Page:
Lord Janner should not appear in court to answer charges of child sex abuse because it would be a breach of his human rights, his lawyer has argued.
The 87-year-old peer, who suffers from dementia, is due to appear at Westminster Magistrates’ Court on Friday for a brief hearing.
But his lawyers have launched a High Court challenge, arguing that requiring his attendance at the hearing would amount to a breach of his Article 8 right under the European Convention on Human Rights – the right to a private and family life – because it would cause him “considerable distress and harm”.
Paul Ozin, defending Janner, told Westminster Magistrates' Court: “We have heard medical evidence that Lord Janner is a particularly vulnerable person likely to suffer an extreme reaction to an environment which is unfamiliar.
”Steps taken to get Lord Janner to court would undoubtedly cause distress for Lord Janner's family... which would be wholly unnecessary if the High Court concludes the decision of this court is unlawful.
“If his family are required to take steps which will undoubtedly cause Lord Janner considerable distress and harm, that is a violation of his Article 8 rights.”
The High Court hearing will take place on Thursday and, if unsuccessful, the former Labour peer will have to attend court the following day.
Judge Howard Riddle, the chief magistrate, has demanded Lord Janner attend court and said a number of arrangements would be made for him to ensure the experience would not cause Lord Janner distress, including allowing him to enter the court through a side entrance.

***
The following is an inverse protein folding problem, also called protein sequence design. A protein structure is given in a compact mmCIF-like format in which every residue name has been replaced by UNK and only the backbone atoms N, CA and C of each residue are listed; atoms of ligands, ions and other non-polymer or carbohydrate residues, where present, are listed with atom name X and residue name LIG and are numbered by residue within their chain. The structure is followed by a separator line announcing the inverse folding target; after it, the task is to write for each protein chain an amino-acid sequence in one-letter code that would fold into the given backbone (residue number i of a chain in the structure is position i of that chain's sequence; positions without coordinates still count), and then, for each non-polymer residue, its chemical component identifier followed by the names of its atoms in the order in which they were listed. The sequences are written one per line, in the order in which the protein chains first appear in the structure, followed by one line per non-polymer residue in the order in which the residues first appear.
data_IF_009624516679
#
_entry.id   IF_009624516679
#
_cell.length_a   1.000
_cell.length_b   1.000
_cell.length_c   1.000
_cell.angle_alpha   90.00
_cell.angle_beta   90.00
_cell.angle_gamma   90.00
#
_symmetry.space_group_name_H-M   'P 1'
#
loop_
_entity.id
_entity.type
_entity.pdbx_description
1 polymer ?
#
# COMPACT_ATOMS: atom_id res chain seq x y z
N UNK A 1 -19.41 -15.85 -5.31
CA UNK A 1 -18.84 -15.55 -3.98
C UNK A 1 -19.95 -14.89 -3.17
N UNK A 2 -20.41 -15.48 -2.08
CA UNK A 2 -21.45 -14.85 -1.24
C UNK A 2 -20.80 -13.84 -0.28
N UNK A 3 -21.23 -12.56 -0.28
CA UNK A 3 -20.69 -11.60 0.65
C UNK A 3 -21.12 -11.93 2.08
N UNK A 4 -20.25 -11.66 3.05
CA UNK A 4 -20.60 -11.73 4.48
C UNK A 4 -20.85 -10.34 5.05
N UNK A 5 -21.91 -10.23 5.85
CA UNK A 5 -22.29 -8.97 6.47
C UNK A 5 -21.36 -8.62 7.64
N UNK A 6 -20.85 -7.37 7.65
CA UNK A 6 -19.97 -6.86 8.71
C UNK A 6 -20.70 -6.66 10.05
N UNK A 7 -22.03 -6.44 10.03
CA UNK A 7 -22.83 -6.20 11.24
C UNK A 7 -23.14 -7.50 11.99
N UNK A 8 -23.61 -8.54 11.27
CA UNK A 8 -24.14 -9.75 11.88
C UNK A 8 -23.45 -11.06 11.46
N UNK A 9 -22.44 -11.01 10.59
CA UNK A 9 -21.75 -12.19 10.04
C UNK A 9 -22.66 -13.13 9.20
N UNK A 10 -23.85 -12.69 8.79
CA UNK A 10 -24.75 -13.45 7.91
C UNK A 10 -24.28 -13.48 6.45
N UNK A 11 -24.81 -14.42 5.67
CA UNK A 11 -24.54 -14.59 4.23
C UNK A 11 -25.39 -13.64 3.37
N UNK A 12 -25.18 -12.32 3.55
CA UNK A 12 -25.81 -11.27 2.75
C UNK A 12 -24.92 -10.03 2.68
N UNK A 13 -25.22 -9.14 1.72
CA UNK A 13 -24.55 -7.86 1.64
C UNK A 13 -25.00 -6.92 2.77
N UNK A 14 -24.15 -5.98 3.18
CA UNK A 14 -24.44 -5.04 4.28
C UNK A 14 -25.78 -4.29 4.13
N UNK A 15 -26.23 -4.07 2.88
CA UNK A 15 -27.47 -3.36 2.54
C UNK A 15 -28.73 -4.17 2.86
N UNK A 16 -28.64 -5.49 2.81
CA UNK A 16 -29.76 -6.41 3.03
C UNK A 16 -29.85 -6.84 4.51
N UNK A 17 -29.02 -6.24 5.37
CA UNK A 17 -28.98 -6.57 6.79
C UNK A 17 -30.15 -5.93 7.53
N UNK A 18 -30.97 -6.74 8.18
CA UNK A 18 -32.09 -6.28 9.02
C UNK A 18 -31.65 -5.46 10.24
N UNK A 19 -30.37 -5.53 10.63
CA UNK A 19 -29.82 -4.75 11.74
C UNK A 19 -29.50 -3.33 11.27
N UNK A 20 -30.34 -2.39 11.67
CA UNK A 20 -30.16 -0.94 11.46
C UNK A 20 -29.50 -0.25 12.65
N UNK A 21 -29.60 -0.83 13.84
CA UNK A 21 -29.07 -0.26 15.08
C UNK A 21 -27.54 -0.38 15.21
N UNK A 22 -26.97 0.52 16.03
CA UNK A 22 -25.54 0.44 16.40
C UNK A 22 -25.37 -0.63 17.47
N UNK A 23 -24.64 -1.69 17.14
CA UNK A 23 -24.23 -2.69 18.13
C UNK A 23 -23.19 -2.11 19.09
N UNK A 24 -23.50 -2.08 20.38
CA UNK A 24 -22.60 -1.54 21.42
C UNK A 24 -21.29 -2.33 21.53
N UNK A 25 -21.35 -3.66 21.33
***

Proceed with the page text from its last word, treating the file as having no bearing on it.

He said Lord Janner may be subject to a warrant if he fails to appear.
“If the requirement remains for Lord Janner to attend and he does not, I will be expecting the Crown to make their suggestions as to how best to proceed,” Judge Riddle said.
“If that is by application of a warrant, then the judge sitting on that occasion will want to know what special arrangements have been made by the Crown to enforce the warrant.”
Lord Janner did not appear at a hearing last Friday to do with the 22 charges he faces, spanning the 1960s to the 1980s, with his lawyers saying that his dementia was reason for him to be excused from having to attend.
But Mr Riddle said he did not require special treatment and his presence was required by law after hearing from two psychiatrists who had recently assessed him.
The Crown Prosecution Service announced in April that it would not be prosecuting Lord Janner for alleged child sex abuse after deciding it would not be in the public interest to pursue the allegations against him.Reuse content